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Menace Ruine, "Cult of Ruins"

cover imageBy all accounts this is a metal album.  From the dark, lo-fi black-and-white artwork, gore-ified fonts and titles, I expected some form of death or black metal, and I was pretty much right on target.  Now, knowing the label that put this out, I assumed it couldn't be just any generic metal album, because Alien8 is known for leaning towards the experimental.


Alien8 Recordings

The opener, "Process of Bestialization," cemented that hypothesis of mine rather quickly.  Sure, the demonic vocals and drum machine blasts raised fingers up in Ronnie James Dio devil horn fashion, but the accompanying controlled feedback that reached a point of near ambience was a different demon entirely, and was definitely conventional riffing or head banging in nature. 

For those who like their metal either black or deathy or a combination of both, tracks like "They Who Enter Caves" will fit the bill. It is hard to tell if the track is being led by a processed guitar or a synth but the pace and mood of overall track, coupled with the vocals and drums, is unabashedly metallic in nature.   However, the underlying ambience that is a bit more apparent during the ending shows more debt to dark ambient than the rest of the track leads on.  Similarly, the 12-minute "Bonded by Wyrd" adds some prog rock elements into the metal sludge with its rapid guitar arpeggios and restrained vocals and massive drum break down during the second half.

Other tracks show the metal vestiges even less, the sustained "kvlt" produced guitar roar of "Dove Instinct" have more in common with label mates Nadja or some overamped release from the heyday of the Cold Meat Industries label than it does to any traditional metal band.  Even though "Sky as a Reversed Abyss" is more blatant in its use of guitar and other forms of traditional instrumentation, the lugubrious pace and barely structured guitar put it more in the family tree of early Swans or other like minded industrial-tinged sludgesters. 

It wasn't entirely wrong to immediately assume this is a headbanger's type album (there is definitely a black metal edge to this entire album), the sound is actually much more varied than expected from the genre, and incorporates a significant amount of other stylistic elements that will catch the ears of those who aren't adherent metal heads (such as I).  Although this mysterious band (as of this writing there isn't even an entry on for them, and they've got everything!) seems to be relatively new on the scene, they are already showing a wide enough array of talents to make them worth keeping an eye on.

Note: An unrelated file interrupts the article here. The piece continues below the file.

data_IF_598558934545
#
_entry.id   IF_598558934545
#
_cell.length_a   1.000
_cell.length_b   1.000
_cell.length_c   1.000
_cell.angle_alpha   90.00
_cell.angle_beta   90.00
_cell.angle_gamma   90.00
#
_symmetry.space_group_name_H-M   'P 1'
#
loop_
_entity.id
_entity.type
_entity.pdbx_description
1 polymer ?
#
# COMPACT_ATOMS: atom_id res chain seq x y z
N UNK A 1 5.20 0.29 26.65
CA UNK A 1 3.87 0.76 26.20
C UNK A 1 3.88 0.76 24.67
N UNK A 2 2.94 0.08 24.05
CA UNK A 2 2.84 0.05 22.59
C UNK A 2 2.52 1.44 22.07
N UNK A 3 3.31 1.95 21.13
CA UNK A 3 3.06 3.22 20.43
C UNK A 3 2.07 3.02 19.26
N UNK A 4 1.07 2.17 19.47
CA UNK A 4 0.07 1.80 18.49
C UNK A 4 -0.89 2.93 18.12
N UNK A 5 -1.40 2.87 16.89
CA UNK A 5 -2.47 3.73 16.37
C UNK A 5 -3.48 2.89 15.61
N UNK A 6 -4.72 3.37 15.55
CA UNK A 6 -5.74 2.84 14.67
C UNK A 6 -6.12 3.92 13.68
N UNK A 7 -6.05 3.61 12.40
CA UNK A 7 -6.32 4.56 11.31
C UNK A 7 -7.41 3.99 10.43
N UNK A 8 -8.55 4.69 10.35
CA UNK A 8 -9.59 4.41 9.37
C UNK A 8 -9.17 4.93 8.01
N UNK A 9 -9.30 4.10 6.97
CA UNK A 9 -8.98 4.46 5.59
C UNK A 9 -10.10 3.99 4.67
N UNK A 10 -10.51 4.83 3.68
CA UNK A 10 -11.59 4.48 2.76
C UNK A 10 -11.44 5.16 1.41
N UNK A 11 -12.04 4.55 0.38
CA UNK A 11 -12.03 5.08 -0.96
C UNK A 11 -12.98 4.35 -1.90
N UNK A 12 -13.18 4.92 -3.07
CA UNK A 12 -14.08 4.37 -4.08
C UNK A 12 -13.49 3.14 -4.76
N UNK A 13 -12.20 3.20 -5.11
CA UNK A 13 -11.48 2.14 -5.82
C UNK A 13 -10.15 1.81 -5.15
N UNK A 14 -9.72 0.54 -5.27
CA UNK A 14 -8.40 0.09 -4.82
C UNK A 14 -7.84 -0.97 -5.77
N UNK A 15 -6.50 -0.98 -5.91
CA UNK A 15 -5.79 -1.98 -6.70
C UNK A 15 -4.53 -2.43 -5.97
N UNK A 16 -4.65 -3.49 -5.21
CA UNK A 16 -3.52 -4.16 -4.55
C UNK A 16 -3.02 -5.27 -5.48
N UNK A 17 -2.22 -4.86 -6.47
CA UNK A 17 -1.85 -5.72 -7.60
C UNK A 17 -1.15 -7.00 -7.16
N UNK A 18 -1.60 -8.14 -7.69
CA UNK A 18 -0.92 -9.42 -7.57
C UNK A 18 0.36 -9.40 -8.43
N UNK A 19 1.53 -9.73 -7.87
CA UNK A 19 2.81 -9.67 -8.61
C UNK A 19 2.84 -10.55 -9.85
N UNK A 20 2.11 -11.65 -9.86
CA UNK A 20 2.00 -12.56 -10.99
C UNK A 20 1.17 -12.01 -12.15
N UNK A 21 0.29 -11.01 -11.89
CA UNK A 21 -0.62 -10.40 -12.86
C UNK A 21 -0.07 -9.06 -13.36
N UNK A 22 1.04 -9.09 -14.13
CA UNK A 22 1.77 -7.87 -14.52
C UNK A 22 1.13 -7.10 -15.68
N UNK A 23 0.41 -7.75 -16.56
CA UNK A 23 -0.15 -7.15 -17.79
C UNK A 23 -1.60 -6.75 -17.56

Review of the Day

radian, "juxtaposition"
Thrill Jockey
Radian's third full-length album is an unexpected (and excellent) surprise, appearing only months after the releases of Ballroom by Trapist (Martin Brandlmayr with Martin Siewert and Joe Williamson) and Die Instabilität der Symmetrie (the collaboration of Brandlmayr and Siewert with Werner Dafeldecker and Stefan Németh) and mere months before Jealousy and Diamond, the Kranky debut of the band Autistic Daughters (Brandlmayr and Dafeldecker with Dean Roberts). Juxtaposition is a seemingly appropriate name for the album as the recordings were completed in a process which is nearly backwards to what would seem most logical: beginning with the synths and electronics (in Vienna) and completed with the recording of live drums and bass guitar (by John McEntire in Chicago). Unsurprisingly with two drummers (Brandlmayer and McEntire) having so much influence on the album, it's a very rhythmically charged record. "Shift" opens the album with an aggressive tune of driving percussion over chopped up electronics. Even here on the first track, the brushes of cymbals and thud of the real bass guitar combined with the forward melodic motion are sounds I've wanted to hear come out of this scene for years. These are the elements that make the perfect use of the last ten years of laptopery. Sure, those Mego and Raster-Noton acts had good sound patches but the picture was always incomplete without good composition and variety. Juxtaposition is more of a pop record than the other releases in this blossoming scene, as it's comprised of nine approximately five-minute songs instead of four-five 10-20 minute long pieces like some of the aforementioned records. The instrumentation remains a consistent well-balanced interplay between the three musical elements (drums, bass guitar, and electronics) while the variants from song to song are of tempo and structure. While the sounds themselves aren't completely natural, it's not an alien pop concept to have an upbeat tune (like "Transistor") followed by the downbeat song ("Helix") and a subsequent droning bit ("Ontario") before launching into another upbeat jam ("Tester"). I'm now even more eager to hear the upcoming Autistic Daughters release and am increasingly anxious to see some of these people live but whether or not this blossoming scene has caught on well enough to bring them over is yet to be seen. 


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